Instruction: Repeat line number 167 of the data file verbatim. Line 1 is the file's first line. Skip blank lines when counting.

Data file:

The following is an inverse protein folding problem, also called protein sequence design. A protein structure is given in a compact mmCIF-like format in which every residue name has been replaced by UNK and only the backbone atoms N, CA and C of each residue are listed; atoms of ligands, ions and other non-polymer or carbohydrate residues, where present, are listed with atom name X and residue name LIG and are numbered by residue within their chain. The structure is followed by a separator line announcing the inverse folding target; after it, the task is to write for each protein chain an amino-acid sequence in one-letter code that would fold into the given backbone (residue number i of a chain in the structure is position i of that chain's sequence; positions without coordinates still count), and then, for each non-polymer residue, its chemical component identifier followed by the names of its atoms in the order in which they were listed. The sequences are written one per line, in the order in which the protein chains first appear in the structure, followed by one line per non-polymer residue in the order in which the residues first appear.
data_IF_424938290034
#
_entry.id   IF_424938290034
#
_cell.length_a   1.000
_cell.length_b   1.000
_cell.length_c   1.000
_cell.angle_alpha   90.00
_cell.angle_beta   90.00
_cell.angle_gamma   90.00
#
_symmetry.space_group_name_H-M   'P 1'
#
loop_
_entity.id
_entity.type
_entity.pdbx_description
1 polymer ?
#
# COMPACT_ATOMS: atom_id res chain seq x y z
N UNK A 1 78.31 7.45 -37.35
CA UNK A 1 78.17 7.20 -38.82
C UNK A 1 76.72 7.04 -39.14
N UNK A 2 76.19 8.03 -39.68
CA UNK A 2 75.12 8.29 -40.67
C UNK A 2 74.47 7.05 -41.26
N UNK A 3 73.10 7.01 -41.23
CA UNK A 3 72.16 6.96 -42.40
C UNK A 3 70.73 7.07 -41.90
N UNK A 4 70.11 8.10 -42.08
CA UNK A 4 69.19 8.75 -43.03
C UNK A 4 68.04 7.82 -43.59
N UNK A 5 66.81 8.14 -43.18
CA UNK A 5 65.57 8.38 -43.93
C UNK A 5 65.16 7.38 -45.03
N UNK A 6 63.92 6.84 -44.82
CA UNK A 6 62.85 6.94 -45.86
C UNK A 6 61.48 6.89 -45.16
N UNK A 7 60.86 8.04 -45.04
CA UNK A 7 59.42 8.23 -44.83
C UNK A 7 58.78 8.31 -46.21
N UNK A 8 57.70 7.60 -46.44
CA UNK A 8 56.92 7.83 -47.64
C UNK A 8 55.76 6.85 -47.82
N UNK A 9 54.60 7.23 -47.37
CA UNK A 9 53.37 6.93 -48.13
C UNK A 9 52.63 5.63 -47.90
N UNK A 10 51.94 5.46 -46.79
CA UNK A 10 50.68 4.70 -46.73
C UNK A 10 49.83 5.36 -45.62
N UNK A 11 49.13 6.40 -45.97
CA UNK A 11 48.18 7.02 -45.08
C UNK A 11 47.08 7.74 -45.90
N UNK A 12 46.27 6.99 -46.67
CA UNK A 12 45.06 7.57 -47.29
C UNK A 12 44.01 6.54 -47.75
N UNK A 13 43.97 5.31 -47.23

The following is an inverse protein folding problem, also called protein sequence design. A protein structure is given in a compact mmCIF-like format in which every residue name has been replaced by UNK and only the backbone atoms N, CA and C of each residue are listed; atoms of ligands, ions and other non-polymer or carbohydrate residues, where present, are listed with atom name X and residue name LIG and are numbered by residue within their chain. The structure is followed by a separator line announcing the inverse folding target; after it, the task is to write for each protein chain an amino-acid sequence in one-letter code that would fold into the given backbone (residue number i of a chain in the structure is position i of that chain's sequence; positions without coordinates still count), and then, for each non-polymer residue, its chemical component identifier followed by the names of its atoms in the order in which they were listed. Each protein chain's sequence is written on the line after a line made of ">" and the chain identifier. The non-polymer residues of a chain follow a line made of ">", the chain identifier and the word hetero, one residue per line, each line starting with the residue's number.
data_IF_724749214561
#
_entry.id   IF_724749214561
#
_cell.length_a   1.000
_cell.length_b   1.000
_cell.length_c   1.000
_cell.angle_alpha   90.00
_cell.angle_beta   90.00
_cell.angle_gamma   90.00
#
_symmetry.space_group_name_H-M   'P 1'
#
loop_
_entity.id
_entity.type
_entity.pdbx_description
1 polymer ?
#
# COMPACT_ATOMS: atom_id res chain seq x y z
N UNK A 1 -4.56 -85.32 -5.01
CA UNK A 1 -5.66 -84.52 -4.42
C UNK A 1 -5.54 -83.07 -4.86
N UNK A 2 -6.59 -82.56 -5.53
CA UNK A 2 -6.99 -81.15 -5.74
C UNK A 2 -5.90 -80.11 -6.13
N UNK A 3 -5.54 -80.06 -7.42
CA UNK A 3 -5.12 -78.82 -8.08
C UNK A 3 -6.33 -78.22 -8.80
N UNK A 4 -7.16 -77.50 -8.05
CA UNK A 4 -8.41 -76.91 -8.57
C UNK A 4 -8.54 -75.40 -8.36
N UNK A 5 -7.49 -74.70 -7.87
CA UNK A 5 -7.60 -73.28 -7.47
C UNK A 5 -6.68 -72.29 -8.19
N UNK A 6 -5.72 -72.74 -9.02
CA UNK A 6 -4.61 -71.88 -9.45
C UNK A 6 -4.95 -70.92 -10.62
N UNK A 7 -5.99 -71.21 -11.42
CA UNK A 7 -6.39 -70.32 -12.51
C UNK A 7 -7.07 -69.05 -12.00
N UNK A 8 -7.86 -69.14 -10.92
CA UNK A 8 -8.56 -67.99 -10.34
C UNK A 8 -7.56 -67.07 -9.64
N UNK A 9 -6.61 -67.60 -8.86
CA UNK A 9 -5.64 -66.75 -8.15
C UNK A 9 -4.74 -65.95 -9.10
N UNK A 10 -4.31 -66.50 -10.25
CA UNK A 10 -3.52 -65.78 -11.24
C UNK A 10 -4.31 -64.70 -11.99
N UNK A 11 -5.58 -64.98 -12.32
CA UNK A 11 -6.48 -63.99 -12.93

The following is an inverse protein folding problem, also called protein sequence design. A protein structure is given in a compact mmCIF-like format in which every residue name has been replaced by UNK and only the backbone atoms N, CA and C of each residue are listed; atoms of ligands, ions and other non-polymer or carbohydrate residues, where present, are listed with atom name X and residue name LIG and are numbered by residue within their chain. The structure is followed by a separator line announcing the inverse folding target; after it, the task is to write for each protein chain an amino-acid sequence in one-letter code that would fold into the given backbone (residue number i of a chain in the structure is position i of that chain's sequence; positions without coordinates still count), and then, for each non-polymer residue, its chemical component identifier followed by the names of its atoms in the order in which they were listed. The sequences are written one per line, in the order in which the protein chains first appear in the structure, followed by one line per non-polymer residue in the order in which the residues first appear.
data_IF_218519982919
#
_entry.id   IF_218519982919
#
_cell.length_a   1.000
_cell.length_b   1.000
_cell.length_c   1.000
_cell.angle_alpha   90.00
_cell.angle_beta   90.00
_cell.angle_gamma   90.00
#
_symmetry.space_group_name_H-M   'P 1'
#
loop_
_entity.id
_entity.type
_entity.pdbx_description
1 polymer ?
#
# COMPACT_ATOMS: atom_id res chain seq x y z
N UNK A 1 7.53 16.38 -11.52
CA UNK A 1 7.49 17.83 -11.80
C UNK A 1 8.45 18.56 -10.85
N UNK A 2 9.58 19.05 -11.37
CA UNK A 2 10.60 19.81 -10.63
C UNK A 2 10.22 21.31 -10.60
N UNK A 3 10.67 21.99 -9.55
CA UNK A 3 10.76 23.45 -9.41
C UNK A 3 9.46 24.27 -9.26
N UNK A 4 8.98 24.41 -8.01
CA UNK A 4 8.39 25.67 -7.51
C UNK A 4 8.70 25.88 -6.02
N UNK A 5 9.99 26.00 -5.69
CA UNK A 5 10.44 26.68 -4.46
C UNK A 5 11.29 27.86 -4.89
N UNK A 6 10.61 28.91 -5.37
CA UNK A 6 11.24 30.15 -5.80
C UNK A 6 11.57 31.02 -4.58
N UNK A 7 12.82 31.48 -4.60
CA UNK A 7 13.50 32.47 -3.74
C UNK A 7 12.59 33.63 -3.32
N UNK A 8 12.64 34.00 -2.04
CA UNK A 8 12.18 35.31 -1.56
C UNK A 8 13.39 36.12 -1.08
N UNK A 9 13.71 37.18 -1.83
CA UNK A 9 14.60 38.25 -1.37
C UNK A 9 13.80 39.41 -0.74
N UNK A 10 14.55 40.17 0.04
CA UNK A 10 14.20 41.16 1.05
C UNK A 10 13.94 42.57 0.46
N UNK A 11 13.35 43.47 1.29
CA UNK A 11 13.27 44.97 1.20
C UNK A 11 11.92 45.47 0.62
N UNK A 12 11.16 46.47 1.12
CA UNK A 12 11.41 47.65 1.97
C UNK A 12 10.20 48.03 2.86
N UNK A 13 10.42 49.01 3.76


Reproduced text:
CA UNK A 12 11.41 47.65 1.97